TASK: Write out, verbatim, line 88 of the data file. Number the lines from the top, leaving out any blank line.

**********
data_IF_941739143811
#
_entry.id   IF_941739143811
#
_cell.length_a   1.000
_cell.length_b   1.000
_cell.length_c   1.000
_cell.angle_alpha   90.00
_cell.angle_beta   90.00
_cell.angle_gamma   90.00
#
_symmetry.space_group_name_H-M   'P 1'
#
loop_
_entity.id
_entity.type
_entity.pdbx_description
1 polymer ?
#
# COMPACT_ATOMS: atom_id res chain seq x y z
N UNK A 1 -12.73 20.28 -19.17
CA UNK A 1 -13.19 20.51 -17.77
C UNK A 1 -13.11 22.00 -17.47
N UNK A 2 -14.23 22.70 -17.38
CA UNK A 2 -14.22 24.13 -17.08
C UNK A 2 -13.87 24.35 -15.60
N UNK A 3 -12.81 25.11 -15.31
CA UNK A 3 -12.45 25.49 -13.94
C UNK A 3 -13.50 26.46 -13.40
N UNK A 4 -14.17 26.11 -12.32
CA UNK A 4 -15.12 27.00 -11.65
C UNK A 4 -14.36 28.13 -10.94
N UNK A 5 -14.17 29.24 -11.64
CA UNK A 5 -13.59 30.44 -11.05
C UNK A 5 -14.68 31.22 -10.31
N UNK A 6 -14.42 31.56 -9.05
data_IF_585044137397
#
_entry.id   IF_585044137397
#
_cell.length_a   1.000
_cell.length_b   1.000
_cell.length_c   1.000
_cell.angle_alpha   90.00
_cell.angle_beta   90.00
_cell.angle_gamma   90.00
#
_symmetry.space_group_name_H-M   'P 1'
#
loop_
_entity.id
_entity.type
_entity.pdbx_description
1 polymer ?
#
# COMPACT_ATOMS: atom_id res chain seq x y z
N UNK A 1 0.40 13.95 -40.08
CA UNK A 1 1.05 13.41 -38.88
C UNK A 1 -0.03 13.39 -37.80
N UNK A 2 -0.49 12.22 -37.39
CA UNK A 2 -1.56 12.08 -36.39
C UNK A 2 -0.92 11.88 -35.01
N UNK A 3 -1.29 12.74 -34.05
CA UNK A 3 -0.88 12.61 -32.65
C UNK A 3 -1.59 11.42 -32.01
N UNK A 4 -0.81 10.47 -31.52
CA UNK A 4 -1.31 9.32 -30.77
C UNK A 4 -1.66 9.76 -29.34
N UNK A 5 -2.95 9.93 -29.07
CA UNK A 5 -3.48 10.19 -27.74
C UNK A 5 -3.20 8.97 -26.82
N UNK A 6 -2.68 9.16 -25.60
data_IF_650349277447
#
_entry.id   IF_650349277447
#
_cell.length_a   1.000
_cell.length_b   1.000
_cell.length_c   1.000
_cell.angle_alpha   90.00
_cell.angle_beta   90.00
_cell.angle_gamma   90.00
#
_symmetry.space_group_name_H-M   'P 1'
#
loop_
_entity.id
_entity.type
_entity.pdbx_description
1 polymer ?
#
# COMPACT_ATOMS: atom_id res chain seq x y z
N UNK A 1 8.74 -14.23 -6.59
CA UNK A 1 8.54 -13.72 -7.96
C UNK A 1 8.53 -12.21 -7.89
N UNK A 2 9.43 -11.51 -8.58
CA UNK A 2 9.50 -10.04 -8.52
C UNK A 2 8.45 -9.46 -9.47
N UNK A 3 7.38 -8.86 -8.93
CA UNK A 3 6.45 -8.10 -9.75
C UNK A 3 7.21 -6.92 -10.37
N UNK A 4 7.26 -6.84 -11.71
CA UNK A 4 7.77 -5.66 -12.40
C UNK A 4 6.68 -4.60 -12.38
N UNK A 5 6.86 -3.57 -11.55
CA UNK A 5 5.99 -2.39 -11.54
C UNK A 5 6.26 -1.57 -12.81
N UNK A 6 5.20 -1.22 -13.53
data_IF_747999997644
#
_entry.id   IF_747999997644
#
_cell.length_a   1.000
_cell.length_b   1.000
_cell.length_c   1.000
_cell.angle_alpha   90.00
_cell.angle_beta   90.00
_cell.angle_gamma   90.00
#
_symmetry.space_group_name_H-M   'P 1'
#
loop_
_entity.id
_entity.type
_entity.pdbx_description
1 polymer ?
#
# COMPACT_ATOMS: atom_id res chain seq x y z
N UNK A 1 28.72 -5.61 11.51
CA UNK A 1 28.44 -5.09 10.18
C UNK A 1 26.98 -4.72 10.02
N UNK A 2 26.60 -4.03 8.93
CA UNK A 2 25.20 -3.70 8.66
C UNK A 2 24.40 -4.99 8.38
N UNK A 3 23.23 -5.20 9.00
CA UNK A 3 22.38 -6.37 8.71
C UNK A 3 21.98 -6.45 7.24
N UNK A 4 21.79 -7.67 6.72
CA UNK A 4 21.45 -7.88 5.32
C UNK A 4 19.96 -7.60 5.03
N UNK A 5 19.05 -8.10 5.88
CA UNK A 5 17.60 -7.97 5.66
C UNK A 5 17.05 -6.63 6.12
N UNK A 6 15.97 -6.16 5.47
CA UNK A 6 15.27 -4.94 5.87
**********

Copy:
_entity.type